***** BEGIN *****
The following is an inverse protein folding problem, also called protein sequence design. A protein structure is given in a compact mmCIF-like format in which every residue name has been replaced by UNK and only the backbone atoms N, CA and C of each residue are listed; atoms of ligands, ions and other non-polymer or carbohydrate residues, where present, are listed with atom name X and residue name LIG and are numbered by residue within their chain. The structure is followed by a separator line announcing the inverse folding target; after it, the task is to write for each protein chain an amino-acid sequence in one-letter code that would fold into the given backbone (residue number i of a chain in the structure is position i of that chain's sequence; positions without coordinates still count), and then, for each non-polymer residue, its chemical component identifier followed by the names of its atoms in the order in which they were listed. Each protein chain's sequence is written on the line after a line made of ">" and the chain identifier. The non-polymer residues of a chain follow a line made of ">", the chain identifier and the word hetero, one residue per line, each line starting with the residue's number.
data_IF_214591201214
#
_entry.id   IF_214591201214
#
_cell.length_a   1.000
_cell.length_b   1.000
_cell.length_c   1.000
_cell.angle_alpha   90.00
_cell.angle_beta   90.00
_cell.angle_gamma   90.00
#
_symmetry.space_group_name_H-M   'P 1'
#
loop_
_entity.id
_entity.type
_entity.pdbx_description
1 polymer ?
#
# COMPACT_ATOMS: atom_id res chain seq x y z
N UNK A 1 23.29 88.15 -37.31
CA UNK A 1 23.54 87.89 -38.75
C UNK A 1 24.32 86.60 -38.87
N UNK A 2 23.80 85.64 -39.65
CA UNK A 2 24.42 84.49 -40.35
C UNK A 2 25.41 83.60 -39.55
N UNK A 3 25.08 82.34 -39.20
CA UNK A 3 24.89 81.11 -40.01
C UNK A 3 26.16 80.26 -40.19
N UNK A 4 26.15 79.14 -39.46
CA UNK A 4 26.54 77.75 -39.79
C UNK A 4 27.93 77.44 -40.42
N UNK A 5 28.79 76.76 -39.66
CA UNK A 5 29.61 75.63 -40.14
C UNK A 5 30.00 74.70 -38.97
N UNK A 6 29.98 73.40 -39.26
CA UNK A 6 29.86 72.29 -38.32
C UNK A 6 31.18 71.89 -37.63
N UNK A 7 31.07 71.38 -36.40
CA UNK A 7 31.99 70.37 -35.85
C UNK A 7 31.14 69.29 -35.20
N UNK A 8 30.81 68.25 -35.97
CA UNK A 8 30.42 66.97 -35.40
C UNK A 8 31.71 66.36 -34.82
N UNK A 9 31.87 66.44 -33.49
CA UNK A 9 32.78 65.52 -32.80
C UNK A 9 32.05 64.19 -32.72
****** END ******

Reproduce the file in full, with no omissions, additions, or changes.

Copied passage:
The following is an inverse protein folding problem, also called protein sequence design. A protein structure is given in a compact mmCIF-like format in which every residue name has been replaced by UNK and only the backbone atoms N, CA and C of each residue are listed; atoms of ligands, ions and other non-polymer or carbohydrate residues, where present, are listed with atom name X and residue name LIG and are numbered by residue within their chain. The structure is followed by a separator line announcing the inverse folding target; after it, the task is to write for each protein chain an amino-acid sequence in one-letter code that would fold into the given backbone (residue number i of a chain in the structure is position i of that chain's sequence; positions without coordinates still count), and then, for each non-polymer residue, its chemical component identifier followed by the names of its atoms in the order in which they were listed. Each protein chain's sequence is written on the line after a line made of ">" and the chain identifier. The non-polymer residues of a chain follow a line made of ">", the chain identifier and the word hetero, one residue per line, each line starting with the residue's number.
data_IF_214591201214
#
_entry.id   IF_214591201214
#
_cell.length_a   1.000
_cell.length_b   1.000
_cell.length_c   1.000
_cell.angle_alpha   90.00
_cell.angle_beta   90.00
_cell.angle_gamma   90.00
#
_symmetry.space_group_name_H-M   'P 1'
#
loop_
_entity.id
_entity.type
_entity.pdbx_description
1 polymer ?
#
# COMPACT_ATOMS: atom_id res chain seq x y z
N UNK A 1 23.29 88.15 -37.31
CA UNK A 1 23.54 87.89 -38.75
C UNK A 1 24.32 86.60 -38.87
N UNK A 2 23.80 85.64 -39.65
CA UNK A 2 24.42 84.49 -40.35
C UNK A 2 25.41 83.60 -39.55
N UNK A 3 25.08 82.34 -39.20
CA UNK A 3 24.89 81.11 -40.01
C UNK A 3 26.16 80.26 -40.19
N UNK A 4 26.15 79.14 -39.46
CA UNK A 4 26.54 77.75 -39.79
C UNK A 4 27.93 77.44 -40.42
N UNK A 5 28.79 76.76 -39.66
CA UNK A 5 29.61 75.63 -40.14
C UNK A 5 30.00 74.70 -38.97
N UNK A 6 29.98 73.40 -39.26
CA UNK A 6 29.86 72.29 -38.32
C UNK A 6 31.18 71.89 -37.63
N UNK A 7 31.07 71.38 -36.40
CA UNK A 7 31.99 70.37 -35.85
C UNK A 7 31.14 69.29 -35.20
N UNK A 8 30.81 68.25 -35.97
CA UNK A 8 30.42 66.97 -35.40
C UNK A 8 31.71 66.36 -34.82
N UNK A 9 31.87 66.44 -33.49
CA UNK A 9 32.78 65.52 -32.80
C UNK A 9 32.05 64.19 -32.72